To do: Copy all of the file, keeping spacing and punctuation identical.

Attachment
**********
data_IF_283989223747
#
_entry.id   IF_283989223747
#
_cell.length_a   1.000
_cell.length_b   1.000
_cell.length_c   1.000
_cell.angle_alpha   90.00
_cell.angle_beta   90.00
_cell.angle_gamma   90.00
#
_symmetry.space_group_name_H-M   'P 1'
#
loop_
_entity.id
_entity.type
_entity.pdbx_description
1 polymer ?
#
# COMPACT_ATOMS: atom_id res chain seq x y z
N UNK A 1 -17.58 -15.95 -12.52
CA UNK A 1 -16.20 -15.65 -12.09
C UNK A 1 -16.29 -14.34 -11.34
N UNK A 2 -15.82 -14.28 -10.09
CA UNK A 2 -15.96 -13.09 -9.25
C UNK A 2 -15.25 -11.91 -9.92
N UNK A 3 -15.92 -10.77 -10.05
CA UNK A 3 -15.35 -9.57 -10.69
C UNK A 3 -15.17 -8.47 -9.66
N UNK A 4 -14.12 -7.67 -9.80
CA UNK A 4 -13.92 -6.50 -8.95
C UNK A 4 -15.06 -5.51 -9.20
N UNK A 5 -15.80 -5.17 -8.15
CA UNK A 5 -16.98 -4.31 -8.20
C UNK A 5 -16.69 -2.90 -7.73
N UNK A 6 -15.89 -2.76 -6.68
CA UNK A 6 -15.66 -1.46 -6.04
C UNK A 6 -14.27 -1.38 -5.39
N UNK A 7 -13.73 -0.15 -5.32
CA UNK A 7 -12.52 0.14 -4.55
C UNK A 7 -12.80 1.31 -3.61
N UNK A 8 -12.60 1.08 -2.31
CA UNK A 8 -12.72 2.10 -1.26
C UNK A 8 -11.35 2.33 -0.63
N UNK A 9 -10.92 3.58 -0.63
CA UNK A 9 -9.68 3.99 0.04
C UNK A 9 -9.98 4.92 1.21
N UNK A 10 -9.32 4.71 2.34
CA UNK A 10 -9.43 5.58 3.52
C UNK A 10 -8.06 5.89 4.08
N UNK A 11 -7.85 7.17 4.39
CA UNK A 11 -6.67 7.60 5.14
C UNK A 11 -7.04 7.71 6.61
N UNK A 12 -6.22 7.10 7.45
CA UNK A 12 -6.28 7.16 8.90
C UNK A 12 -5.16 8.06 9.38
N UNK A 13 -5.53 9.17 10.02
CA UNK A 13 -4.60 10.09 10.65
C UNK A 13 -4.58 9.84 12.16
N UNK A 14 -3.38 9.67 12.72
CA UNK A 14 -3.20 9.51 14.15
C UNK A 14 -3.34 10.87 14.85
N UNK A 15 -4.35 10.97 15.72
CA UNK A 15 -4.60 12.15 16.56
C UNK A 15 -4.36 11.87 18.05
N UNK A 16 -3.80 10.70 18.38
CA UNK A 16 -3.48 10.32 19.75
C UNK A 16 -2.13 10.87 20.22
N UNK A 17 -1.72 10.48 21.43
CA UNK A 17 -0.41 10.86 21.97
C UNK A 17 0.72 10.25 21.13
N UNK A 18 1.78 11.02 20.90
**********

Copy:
data_IF_283989223747
#
_entry.id   IF_283989223747
#
_cell.length_a   1.000
_cell.length_b   1.000
_cell.length_c   1.000
_cell.angle_alpha   90.00
_cell.angle_beta   90.00
_cell.angle_gamma   90.00
#
_symmetry.space_group_name_H-M   'P 1'
#
loop_
_entity.id
_entity.type
_entity.pdbx_description
1 polymer ?
#
# COMPACT_ATOMS: atom_id res chain seq x y z
N UNK A 1 -17.58 -15.95 -12.52
CA UNK A 1 -16.20 -15.65 -12.09
C UNK A 1 -16.29 -14.34 -11.34
N UNK A 2 -15.82 -14.28 -10.09
CA UNK A 2 -15.96 -13.09 -9.25
C UNK A 2 -15.25 -11.91 -9.92
N UNK A 3 -15.92 -10.77 -10.05
CA UNK A 3 -15.35 -9.57 -10.69
C UNK A 3 -15.17 -8.47 -9.66
N UNK A 4 -14.12 -7.67 -9.80
CA UNK A 4 -13.92 -6.50 -8.95
C UNK A 4 -15.06 -5.51 -9.20
N UNK A 5 -15.80 -5.17 -8.15
CA UNK A 5 -16.98 -4.31 -8.20
C UNK A 5 -16.69 -2.90 -7.73
N UNK A 6 -15.89 -2.76 -6.68
CA UNK A 6 -15.66 -1.46 -6.04
C UNK A 6 -14.27 -1.38 -5.39
N UNK A 7 -13.73 -0.15 -5.32
CA UNK A 7 -12.52 0.14 -4.55
C UNK A 7 -12.80 1.31 -3.61
N UNK A 8 -12.60 1.08 -2.31
CA UNK A 8 -12.72 2.10 -1.26
C UNK A 8 -11.35 2.33 -0.63
N UNK A 9 -10.92 3.58 -0.63
CA UNK A 9 -9.68 3.99 0.04
C UNK A 9 -9.98 4.92 1.21
N UNK A 10 -9.32 4.71 2.34
CA UNK A 10 -9.43 5.58 3.52
C UNK A 10 -8.06 5.89 4.08
N UNK A 11 -7.85 7.17 4.39
CA UNK A 11 -6.67 7.60 5.14
C UNK A 11 -7.04 7.71 6.61
N UNK A 12 -6.22 7.10 7.45
CA UNK A 12 -6.28 7.16 8.90
C UNK A 12 -5.16 8.06 9.38
N UNK A 13 -5.53 9.17 10.02
CA UNK A 13 -4.60 10.09 10.65
C UNK A 13 -4.58 9.84 12.16
N UNK A 14 -3.38 9.67 12.72
CA UNK A 14 -3.20 9.51 14.15
C UNK A 14 -3.34 10.87 14.85
N UNK A 15 -4.35 10.97 15.72
CA UNK A 15 -4.60 12.15 16.56
C UNK A 15 -4.36 11.87 18.05
N UNK A 16 -3.80 10.70 18.38
CA UNK A 16 -3.48 10.32 19.75
C UNK A 16 -2.13 10.87 20.22
N UNK A 17 -1.72 10.48 21.43
CA UNK A 17 -0.41 10.86 21.97
C UNK A 17 0.72 10.25 21.13
N UNK A 18 1.78 11.02 20.90